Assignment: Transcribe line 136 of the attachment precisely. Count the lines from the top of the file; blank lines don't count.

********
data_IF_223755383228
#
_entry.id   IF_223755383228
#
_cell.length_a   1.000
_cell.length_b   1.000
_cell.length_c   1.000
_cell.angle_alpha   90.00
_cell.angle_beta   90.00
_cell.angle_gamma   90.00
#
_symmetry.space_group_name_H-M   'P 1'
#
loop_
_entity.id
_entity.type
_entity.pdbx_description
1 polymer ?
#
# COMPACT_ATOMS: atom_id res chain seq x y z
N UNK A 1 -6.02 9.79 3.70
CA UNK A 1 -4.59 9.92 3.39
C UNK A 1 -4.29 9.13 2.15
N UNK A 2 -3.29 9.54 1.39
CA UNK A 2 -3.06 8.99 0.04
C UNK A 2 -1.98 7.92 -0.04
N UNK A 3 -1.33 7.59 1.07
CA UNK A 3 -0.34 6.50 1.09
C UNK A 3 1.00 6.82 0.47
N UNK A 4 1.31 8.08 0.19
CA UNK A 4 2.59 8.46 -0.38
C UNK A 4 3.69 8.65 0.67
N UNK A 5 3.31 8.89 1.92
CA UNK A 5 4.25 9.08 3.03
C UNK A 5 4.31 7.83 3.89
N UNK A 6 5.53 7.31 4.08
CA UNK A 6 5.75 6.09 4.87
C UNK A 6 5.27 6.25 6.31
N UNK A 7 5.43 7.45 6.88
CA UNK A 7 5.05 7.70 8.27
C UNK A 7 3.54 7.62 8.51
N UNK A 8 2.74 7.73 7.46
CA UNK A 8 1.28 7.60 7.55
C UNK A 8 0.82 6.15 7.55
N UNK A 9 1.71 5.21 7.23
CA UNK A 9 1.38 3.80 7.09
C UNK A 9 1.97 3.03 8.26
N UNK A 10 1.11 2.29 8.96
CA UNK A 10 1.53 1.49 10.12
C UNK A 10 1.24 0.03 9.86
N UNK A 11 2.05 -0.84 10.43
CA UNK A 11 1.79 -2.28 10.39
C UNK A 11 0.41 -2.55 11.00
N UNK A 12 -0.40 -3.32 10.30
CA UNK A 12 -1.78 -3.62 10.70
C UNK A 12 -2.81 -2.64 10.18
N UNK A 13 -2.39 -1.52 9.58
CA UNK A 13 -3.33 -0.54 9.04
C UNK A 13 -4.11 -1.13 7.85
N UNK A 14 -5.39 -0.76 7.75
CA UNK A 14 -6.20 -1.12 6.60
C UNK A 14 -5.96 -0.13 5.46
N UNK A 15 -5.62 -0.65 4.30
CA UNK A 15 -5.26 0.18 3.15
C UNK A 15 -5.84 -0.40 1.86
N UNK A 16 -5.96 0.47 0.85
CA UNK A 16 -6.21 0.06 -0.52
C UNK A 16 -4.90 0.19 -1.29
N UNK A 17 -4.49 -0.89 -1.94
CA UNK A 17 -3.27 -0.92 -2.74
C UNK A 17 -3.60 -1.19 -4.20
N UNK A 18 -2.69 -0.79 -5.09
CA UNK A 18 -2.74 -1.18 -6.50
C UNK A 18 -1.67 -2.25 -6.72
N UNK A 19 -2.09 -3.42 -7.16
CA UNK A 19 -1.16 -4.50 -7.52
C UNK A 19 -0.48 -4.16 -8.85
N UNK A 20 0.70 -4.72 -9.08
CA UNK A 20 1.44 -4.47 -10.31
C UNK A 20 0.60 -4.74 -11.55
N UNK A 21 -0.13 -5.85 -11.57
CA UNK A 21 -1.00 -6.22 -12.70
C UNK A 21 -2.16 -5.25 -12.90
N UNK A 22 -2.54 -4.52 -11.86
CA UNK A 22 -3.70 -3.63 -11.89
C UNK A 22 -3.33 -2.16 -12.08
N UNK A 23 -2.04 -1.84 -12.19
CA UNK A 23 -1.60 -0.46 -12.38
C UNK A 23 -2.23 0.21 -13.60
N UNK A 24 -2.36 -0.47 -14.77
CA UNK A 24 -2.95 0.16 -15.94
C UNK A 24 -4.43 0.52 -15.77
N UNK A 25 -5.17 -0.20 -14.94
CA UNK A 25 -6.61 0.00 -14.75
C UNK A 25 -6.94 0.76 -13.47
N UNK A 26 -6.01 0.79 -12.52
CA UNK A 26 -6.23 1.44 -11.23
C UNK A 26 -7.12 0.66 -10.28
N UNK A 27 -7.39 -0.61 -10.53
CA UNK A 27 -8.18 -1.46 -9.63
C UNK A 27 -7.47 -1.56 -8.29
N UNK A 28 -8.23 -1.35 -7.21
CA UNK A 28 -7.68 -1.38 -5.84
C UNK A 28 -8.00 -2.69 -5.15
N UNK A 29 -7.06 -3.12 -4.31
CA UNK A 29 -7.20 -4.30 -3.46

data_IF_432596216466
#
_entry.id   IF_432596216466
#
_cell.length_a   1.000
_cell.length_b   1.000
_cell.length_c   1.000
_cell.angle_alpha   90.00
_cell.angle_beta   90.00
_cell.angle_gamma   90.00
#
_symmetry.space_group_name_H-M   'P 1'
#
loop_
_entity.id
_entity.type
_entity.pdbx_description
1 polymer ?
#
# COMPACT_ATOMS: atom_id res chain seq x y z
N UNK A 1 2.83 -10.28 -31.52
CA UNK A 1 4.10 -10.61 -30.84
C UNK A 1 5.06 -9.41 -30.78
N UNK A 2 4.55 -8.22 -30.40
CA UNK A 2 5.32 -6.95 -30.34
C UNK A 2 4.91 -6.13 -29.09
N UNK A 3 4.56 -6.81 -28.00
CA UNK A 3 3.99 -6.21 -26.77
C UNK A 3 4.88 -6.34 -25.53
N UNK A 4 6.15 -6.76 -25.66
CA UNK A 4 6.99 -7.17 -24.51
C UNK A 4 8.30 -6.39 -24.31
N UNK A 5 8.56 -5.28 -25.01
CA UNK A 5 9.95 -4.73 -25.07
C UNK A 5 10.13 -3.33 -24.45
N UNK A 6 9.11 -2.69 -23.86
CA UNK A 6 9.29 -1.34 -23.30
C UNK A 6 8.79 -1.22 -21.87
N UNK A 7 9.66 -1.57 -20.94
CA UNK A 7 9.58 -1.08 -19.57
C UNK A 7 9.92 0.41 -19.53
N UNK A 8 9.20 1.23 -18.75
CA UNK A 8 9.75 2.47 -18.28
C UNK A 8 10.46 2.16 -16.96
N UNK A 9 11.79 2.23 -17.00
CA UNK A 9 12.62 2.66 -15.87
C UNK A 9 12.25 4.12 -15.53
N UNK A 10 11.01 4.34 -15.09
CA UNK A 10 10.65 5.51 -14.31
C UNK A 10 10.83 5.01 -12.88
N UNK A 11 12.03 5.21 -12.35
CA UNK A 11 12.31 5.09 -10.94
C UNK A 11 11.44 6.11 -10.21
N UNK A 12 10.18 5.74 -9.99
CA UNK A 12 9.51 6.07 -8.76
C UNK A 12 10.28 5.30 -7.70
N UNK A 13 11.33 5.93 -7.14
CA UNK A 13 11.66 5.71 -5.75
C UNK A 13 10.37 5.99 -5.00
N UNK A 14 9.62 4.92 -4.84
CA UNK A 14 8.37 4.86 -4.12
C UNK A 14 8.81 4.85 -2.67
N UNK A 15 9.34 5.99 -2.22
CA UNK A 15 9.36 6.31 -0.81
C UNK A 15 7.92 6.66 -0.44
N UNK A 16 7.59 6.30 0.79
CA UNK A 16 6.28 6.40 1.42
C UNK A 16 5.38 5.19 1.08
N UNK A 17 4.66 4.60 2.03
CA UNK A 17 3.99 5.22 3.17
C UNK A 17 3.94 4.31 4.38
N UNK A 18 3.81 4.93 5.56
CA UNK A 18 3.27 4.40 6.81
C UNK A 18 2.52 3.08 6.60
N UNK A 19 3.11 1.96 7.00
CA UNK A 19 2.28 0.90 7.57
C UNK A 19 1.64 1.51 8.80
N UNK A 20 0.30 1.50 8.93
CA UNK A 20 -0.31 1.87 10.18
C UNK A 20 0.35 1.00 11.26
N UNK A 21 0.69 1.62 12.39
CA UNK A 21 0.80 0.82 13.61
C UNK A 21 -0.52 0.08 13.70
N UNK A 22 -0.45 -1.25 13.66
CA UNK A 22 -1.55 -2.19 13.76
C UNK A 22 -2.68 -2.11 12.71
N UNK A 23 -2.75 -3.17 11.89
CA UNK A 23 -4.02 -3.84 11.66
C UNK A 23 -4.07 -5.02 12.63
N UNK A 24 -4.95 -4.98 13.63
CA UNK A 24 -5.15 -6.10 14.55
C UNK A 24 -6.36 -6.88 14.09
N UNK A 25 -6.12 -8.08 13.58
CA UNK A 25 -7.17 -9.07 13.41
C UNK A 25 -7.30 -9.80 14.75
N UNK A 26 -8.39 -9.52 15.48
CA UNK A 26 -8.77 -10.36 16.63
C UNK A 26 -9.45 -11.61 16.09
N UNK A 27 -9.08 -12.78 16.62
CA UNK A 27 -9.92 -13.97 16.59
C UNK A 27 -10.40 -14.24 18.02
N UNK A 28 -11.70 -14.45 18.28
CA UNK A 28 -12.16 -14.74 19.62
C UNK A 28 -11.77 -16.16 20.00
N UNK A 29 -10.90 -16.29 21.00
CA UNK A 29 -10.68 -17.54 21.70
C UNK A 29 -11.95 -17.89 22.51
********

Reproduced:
N UNK A 4 6.15 -6.76 -25.66